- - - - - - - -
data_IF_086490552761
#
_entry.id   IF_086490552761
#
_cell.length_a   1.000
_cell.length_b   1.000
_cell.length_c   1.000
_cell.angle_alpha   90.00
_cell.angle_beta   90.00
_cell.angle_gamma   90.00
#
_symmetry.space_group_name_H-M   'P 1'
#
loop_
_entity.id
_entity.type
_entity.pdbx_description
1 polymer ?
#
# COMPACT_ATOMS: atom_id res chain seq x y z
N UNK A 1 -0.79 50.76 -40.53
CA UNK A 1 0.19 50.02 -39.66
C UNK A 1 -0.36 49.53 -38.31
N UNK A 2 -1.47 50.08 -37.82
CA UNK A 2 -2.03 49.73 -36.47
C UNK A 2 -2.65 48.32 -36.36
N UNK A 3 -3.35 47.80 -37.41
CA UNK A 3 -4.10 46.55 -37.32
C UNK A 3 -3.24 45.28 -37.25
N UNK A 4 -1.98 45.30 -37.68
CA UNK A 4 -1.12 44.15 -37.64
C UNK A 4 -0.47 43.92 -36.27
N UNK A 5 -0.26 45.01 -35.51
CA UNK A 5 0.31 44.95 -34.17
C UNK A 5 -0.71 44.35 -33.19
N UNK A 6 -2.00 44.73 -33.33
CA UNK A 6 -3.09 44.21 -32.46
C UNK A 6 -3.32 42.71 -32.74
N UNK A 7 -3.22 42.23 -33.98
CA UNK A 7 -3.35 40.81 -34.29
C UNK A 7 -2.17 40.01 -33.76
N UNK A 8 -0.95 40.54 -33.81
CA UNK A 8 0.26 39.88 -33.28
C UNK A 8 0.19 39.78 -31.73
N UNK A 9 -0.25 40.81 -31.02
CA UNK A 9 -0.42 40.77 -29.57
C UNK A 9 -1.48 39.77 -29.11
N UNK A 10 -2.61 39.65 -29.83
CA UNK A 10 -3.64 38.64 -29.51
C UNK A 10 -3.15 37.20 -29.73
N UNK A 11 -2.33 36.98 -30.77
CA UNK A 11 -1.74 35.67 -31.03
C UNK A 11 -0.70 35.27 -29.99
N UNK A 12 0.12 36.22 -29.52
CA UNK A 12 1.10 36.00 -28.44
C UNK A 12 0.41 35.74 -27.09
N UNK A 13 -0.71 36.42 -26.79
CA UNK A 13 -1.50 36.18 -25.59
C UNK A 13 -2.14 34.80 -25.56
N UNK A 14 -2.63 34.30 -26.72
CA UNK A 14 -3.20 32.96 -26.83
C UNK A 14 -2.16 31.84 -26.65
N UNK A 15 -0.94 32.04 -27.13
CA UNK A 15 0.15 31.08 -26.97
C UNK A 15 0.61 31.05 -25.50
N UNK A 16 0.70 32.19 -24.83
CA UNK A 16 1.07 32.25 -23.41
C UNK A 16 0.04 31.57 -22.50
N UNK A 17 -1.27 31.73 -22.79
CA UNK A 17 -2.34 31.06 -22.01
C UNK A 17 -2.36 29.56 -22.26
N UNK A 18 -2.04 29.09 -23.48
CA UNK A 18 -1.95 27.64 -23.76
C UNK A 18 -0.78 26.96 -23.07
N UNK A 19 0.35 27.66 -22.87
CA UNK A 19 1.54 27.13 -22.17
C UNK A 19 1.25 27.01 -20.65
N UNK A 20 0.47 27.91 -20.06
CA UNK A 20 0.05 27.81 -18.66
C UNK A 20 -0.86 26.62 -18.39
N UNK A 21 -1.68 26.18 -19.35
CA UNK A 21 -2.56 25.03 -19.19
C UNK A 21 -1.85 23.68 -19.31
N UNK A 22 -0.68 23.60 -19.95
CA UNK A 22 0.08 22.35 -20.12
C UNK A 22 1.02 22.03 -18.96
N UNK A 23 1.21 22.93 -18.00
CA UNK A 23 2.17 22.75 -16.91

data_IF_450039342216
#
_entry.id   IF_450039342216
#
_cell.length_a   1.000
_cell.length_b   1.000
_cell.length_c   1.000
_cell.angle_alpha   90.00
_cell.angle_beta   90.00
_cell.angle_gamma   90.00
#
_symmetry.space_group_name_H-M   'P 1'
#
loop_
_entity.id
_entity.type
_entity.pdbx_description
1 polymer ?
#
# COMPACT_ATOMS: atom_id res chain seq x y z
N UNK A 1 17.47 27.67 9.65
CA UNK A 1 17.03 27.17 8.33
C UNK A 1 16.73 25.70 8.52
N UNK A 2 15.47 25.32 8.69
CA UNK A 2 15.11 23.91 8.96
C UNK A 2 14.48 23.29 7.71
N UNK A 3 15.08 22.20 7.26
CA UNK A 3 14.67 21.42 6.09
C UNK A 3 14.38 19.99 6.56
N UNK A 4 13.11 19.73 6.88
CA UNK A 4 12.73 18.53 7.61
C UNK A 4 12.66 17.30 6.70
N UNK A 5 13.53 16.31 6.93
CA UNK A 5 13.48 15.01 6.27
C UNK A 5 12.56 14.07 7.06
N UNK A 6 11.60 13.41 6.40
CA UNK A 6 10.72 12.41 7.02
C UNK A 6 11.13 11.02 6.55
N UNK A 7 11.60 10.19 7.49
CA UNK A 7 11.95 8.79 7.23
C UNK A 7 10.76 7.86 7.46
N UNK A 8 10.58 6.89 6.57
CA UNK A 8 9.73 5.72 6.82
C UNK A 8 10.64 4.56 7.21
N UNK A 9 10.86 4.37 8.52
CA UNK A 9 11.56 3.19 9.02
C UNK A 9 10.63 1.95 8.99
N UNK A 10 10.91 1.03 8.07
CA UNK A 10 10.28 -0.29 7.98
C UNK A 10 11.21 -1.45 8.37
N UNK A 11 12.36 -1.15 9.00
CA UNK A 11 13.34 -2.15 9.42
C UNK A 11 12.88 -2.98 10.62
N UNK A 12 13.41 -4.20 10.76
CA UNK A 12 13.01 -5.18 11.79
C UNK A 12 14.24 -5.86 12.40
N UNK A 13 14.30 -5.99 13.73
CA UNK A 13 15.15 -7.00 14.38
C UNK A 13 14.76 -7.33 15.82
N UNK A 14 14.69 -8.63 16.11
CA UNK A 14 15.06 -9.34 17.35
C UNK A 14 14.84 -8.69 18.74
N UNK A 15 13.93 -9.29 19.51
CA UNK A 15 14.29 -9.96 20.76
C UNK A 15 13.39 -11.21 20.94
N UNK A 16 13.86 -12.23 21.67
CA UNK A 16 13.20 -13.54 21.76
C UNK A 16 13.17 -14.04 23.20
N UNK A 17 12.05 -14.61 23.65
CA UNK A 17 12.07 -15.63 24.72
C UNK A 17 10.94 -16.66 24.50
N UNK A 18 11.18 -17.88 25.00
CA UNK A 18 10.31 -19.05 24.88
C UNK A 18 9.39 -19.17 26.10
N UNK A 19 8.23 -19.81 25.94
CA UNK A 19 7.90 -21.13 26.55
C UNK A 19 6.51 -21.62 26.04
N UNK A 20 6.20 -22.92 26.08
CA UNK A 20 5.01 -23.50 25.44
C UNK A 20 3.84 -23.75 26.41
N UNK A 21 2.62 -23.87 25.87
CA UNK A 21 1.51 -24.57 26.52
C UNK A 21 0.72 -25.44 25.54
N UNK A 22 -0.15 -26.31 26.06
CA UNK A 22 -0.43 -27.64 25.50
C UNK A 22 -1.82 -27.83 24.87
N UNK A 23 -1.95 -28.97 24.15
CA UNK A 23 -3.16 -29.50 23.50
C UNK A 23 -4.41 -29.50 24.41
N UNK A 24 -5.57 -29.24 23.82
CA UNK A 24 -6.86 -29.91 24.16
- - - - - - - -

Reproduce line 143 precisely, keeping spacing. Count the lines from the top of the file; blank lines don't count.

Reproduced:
CA UNK A 12 13.01 -5.18 11.79